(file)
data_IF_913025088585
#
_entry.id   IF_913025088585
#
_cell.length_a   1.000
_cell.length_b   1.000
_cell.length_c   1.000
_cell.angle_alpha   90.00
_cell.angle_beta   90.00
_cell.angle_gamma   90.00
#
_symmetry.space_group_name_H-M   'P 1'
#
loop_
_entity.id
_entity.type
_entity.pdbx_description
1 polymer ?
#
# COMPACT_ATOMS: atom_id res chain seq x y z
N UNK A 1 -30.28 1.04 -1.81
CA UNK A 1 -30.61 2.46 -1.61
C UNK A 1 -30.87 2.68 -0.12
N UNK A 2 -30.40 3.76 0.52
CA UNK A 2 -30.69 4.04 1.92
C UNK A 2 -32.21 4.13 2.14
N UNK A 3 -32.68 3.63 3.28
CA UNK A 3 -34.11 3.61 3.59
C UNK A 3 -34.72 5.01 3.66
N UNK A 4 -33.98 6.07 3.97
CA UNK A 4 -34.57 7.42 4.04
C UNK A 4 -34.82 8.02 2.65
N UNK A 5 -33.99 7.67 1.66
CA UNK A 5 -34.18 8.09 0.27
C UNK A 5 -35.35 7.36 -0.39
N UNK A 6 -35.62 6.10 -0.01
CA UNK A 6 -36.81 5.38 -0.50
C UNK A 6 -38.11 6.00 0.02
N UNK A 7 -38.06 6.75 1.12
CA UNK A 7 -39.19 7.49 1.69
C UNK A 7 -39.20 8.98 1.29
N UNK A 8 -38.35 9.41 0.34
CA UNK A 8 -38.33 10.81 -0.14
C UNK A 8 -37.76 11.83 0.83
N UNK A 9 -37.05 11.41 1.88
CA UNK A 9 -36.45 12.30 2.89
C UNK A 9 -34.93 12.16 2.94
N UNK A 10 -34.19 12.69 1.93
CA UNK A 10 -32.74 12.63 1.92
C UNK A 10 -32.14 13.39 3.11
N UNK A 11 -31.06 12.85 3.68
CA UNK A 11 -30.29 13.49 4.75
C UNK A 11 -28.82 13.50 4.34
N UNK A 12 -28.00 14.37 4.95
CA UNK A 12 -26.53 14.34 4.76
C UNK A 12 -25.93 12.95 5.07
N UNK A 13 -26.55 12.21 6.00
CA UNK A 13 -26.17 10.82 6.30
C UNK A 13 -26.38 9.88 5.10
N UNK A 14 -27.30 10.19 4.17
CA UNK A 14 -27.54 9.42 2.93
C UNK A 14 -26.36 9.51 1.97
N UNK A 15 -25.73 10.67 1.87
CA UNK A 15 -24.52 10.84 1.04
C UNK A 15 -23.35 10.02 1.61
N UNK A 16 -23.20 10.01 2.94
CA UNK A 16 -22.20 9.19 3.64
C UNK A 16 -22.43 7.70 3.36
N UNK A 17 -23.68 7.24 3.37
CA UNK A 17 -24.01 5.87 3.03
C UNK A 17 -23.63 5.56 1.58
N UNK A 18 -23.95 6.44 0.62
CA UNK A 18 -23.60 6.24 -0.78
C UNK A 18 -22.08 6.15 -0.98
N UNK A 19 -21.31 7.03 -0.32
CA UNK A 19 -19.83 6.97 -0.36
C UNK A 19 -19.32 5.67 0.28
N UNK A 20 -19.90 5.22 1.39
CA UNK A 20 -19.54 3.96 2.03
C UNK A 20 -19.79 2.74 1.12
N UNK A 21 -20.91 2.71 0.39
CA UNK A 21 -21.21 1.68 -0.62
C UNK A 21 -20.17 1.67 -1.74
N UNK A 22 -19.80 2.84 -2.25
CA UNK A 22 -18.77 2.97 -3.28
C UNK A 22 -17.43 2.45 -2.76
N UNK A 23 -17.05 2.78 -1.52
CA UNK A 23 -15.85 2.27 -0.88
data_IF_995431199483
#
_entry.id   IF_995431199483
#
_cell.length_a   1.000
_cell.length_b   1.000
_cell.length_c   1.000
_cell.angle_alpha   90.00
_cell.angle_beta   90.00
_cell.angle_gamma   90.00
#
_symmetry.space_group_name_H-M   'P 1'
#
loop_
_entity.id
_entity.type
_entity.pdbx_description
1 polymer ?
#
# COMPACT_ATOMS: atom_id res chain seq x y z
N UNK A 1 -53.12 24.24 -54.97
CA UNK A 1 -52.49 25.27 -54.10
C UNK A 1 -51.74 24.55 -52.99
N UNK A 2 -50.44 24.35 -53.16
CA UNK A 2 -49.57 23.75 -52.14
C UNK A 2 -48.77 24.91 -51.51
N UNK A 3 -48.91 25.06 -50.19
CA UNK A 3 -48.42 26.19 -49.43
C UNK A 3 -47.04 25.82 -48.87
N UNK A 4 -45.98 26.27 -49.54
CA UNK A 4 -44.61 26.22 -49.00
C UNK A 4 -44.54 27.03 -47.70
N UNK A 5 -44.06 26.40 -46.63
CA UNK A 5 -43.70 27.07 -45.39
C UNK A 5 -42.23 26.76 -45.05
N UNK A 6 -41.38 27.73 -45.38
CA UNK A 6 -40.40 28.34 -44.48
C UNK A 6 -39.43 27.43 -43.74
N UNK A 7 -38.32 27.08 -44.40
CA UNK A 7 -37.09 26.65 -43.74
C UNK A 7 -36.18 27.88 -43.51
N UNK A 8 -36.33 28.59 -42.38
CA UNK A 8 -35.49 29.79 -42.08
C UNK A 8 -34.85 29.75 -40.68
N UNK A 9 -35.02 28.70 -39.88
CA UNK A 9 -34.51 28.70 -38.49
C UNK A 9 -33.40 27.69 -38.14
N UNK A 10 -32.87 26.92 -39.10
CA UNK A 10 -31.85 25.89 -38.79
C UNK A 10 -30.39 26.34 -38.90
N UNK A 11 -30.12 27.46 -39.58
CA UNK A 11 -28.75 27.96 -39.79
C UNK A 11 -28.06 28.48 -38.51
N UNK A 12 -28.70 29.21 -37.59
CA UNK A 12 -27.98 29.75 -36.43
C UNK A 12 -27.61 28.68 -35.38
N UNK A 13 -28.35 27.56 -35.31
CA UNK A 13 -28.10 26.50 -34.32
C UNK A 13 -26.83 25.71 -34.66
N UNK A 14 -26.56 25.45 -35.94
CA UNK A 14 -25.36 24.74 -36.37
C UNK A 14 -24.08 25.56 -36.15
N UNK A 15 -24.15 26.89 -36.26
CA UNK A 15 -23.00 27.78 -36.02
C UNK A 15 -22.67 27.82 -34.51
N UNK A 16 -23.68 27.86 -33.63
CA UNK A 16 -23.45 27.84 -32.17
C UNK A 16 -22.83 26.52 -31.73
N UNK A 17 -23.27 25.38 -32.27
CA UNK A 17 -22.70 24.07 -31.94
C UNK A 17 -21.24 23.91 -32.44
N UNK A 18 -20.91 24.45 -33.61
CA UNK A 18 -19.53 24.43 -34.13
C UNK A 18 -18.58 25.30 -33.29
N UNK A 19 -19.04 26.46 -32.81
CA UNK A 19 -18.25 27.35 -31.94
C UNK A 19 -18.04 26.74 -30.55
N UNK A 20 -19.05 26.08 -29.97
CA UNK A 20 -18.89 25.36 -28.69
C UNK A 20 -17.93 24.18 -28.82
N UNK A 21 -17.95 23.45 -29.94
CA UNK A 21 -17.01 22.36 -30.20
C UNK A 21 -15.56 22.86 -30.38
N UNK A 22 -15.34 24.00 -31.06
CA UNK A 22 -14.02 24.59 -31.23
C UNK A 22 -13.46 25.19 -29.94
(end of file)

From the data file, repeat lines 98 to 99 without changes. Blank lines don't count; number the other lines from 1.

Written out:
_cell.angle_gamma   90.00
#